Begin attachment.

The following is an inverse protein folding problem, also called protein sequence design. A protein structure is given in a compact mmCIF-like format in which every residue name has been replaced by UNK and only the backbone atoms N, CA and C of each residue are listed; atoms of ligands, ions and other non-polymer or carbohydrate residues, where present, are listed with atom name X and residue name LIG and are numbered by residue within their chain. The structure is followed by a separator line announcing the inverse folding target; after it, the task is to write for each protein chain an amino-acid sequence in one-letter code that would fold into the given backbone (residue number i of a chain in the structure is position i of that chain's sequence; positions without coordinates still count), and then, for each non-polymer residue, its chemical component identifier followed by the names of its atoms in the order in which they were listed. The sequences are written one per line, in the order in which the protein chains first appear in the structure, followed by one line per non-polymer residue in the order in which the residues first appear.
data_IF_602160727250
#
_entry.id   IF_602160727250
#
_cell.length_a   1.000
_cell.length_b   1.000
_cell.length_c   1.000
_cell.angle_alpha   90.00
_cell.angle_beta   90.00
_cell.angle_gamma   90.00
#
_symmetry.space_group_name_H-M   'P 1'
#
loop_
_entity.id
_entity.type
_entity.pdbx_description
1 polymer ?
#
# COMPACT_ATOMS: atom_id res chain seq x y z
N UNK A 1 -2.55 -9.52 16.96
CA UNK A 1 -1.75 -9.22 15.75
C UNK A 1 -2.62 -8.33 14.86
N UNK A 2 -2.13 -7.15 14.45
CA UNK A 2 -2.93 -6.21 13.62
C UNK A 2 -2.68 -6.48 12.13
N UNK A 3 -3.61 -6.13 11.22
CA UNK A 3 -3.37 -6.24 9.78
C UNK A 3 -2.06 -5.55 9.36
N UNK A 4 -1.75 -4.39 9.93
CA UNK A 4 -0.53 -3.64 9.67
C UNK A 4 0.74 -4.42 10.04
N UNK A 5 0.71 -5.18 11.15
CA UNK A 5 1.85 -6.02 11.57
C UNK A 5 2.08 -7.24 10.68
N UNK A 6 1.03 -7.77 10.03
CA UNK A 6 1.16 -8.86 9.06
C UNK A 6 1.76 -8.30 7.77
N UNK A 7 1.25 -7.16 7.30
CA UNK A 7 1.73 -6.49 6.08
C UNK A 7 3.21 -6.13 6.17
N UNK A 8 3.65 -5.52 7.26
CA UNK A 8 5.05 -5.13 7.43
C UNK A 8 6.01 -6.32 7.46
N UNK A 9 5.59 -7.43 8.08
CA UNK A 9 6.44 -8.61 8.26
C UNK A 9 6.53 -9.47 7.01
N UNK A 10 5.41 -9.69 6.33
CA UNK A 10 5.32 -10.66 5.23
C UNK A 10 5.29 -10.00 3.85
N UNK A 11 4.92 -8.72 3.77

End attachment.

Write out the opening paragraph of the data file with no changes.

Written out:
The following is an inverse protein folding problem, also called protein sequence design. A protein structure is given in a compact mmCIF-like format in which every residue name has been replaced by UNK and only the backbone atoms N, CA and C of each residue are listed; atoms of ligands, ions and other non-polymer or carbohydrate residues, where present, are listed with atom name X and residue name LIG and are numbered by residue within their chain. The structure is followed by a separator line announcing the inverse folding target; after it, the task is to write for each protein chain an amino-acid sequence in one-letter code that would fold into the given backbone (residue number i of a chain in the structure is position i of that chain's sequence; positions without coordinates still count), and then, for each non-polymer residue, its chemical component identifier followed by the names of its atoms in the order in which they were listed. The sequences are written one per line, in the order in which the protein chains first appear in the structure, followed by one line per non-polymer residue in the order in which the residues first appear.